March 14, 2011 at 5:39 am #89294
AnonymousInactiveMarch 14, 2011 at 5:39 amPost count: 14413
I am a new attorney with ADHD looking for an attorney with ADHD/ADD that can provide some insight on how they have adapted the legal profession to their ADHD/ADD.REPORT ABUSEMarch 14, 2011 at 7:42 am #102046
AnonymousInactiveMarch 14, 2011 at 7:42 amPost count: 14413
There are more of your types out there or at least that’s what my doctor has told me. He says he sees many professionals (doctors/lawyers) that have successfully completed their schooling and are well into building their careers. He only brought this up in one of our conversations because there is a common misconception that people can’t have ADD and be ‘successful’. It just takes the ADDer a whole lot more effort to get there than some others out there.
Unfortunately, I’m a teacher so I can’t give you any helpful tips re: work. Hopefully, someone will heed your call! Actually, I think I remember reading a post a while back that indicated that the person was in your field. Maybe he’ll pop back on soon.REPORT ABUSEFebruary 3, 2012 at 1:39 am #102047
AnonymousInactiveFebruary 3, 2012 at 1:39 amPost count: 14413
I am an attorney and was recently diagnosed with ADHD. Unfortunately, I cannot provide any insight since I am still “adapting” with my ADHD and the impacts ADD has had and will continue to have on my career. I am a 4th year patent litigation associate at a top tier NY law firm (Vault top 10). Needless to say, my work environment can be very demanding, competitive, and everyone (i.e., the partners) expects perfection.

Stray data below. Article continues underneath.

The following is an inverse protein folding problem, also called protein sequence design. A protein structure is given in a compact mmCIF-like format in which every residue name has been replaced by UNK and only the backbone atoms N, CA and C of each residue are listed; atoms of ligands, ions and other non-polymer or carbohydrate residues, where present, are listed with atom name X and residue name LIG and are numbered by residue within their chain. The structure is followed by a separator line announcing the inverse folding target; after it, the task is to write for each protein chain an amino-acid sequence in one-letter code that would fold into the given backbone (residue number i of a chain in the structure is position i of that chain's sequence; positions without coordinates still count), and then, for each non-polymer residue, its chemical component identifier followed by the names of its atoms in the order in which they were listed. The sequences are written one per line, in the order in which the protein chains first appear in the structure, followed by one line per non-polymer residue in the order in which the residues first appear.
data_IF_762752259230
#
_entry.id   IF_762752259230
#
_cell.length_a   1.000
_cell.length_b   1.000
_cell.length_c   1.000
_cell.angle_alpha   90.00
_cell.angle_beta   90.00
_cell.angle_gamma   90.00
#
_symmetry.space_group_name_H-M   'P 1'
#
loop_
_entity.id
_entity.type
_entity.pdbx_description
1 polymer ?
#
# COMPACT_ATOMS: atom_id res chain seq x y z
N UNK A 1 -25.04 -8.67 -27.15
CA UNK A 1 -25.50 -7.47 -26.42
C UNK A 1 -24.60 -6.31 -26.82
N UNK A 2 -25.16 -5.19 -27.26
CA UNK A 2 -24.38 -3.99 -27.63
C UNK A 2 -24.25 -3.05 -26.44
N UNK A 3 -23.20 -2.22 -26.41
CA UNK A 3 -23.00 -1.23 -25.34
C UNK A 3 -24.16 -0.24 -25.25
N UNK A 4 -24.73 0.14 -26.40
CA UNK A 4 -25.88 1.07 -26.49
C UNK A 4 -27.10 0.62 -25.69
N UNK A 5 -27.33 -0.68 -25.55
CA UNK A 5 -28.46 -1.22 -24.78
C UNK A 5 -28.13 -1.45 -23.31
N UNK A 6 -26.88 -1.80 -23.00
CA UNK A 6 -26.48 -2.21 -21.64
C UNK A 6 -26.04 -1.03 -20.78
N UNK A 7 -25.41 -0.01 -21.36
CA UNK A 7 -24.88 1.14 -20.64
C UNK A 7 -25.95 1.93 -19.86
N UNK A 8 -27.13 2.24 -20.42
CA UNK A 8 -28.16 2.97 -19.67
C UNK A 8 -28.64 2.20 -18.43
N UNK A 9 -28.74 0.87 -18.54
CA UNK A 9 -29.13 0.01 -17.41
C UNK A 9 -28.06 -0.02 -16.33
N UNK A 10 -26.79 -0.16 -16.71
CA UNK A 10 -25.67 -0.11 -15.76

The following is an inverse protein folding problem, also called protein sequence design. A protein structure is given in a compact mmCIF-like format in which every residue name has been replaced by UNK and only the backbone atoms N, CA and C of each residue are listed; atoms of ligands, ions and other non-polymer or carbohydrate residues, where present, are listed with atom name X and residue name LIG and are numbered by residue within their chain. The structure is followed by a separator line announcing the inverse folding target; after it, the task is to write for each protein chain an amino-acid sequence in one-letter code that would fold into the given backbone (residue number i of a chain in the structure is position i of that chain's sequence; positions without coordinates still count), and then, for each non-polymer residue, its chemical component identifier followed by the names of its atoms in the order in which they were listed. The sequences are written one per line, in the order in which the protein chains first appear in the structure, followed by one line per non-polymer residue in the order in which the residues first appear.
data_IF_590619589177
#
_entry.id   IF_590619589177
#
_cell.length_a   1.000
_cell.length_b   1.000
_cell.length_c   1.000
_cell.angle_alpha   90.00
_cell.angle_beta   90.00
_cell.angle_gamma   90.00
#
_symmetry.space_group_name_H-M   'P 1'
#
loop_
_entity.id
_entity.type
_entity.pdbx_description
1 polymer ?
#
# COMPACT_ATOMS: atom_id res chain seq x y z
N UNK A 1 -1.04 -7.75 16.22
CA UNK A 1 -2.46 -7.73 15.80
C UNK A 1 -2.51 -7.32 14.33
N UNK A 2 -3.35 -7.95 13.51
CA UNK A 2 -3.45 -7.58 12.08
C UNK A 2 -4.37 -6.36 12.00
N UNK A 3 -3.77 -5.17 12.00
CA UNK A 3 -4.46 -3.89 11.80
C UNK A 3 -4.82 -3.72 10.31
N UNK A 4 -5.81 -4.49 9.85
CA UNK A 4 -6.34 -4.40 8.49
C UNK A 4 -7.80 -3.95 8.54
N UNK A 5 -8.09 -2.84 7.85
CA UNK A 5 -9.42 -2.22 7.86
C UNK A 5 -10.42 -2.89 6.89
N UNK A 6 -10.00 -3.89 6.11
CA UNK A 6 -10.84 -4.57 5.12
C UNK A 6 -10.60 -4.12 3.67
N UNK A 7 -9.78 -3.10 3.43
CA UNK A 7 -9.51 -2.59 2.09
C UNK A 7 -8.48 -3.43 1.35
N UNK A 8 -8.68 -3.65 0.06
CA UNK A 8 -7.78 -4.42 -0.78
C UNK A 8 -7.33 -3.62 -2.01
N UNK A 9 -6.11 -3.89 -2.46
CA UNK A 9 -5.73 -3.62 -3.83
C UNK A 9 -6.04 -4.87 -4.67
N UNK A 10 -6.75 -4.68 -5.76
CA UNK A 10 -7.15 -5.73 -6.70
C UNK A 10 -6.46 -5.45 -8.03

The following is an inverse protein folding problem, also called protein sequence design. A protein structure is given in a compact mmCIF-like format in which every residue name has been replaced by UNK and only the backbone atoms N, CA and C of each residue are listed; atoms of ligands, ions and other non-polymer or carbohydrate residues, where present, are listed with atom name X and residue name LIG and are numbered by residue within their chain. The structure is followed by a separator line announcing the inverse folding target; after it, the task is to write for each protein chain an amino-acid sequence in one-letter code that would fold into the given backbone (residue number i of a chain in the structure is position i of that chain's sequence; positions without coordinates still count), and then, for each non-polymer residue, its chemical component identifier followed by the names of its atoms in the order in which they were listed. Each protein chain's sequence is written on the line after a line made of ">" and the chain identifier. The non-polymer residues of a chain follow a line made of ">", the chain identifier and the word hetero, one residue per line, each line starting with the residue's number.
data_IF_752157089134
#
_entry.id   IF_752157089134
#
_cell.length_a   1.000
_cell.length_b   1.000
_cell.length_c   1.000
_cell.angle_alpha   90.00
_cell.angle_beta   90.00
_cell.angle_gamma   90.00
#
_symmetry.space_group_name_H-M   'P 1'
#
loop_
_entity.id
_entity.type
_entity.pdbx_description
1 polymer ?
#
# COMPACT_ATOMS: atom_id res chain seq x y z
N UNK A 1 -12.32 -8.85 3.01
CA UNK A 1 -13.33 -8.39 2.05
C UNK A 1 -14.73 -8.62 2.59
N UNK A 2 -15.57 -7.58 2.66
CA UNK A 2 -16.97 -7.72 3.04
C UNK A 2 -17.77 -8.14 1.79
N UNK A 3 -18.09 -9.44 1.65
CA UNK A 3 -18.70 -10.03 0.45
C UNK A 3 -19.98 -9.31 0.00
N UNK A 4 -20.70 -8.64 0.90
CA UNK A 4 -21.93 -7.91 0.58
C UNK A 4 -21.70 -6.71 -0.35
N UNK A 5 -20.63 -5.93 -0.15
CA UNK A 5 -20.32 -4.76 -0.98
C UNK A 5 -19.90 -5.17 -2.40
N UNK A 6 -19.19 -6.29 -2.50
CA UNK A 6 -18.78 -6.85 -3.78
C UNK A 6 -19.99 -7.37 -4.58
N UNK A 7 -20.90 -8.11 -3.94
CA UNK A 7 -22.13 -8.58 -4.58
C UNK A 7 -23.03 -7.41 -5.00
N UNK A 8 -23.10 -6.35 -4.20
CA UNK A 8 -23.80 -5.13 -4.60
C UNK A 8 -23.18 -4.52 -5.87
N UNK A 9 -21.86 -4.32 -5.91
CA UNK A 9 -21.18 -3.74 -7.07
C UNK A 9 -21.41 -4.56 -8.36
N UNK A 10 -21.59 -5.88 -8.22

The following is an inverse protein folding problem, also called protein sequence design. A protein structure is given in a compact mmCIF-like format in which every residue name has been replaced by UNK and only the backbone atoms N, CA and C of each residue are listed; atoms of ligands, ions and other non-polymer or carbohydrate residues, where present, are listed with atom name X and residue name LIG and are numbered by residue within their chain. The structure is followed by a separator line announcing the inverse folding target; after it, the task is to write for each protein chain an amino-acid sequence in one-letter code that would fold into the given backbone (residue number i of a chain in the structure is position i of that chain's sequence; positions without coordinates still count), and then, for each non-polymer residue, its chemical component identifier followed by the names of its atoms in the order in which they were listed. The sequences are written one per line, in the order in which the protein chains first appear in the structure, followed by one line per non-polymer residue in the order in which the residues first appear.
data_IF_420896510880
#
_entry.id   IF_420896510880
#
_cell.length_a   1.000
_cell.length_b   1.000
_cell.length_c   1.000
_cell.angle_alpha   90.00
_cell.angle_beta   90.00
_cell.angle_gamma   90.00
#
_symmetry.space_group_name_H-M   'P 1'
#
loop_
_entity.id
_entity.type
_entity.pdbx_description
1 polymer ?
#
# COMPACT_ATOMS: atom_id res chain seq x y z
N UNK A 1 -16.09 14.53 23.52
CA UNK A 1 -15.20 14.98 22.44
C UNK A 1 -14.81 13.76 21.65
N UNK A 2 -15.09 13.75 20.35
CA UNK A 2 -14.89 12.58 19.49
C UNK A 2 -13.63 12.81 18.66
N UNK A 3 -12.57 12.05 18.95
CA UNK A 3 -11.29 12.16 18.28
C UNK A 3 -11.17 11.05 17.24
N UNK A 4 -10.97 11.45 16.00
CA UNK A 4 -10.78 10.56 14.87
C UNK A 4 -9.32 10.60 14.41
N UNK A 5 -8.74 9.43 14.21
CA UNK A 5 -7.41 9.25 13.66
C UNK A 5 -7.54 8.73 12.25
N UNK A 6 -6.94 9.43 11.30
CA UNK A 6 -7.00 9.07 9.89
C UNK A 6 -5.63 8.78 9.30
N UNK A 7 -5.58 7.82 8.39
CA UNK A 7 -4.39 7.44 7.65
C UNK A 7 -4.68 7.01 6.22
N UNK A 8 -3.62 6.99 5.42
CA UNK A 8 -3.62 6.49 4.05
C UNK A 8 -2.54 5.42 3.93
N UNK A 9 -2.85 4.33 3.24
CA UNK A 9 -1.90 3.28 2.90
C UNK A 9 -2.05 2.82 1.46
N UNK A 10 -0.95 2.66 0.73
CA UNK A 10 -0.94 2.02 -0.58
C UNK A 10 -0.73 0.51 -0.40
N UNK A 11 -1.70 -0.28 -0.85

I am taking Vyvanse 50 mg, but for only about a month. As a result, I have been more focused and less distracted, but I still struggle with proofreading and typo’s (i.e., paying attention to detail), which I hope will improve as I continue to take the medication. My doctor recently added Wellbutrin XL 150mg in order to help me deal with the “emotional” systoms of ADHD. I think we, lawyers with ADHD, have to be more vigilant in knowing when to ask for help, such as, asking an assistance to proof-read a document or cite-check a brief, because more likely than not, there is a mistake that we missed somewhere. Good luck. I don’t know about you, but I am certainly not disclosing that I have ADHD to anyone at my firm.REPORT ABUSEFebruary 3, 2012 at 2:57 am #102048
munchkinMemberFebruary 3, 2012 at 2:57 amPost count: 285
A large portion of my job is law-related and I’ve been realizing (after a few months with the benfit of meds) I need to computerize, computerize, computerize. Also – double checking isn’t enough for me – I have to triple check for accuracy if something has extreme consequences for errors. (which is a lot of what I do) I don’t have any great proofreaders helping me right now, so I don’t trust that.
There’s nothing worse than asking someone to proofread and then they don’t really do it. Some people will just hand it back to you later on and say – “looks great!” (Then I find all the mistakes later after it’s too late)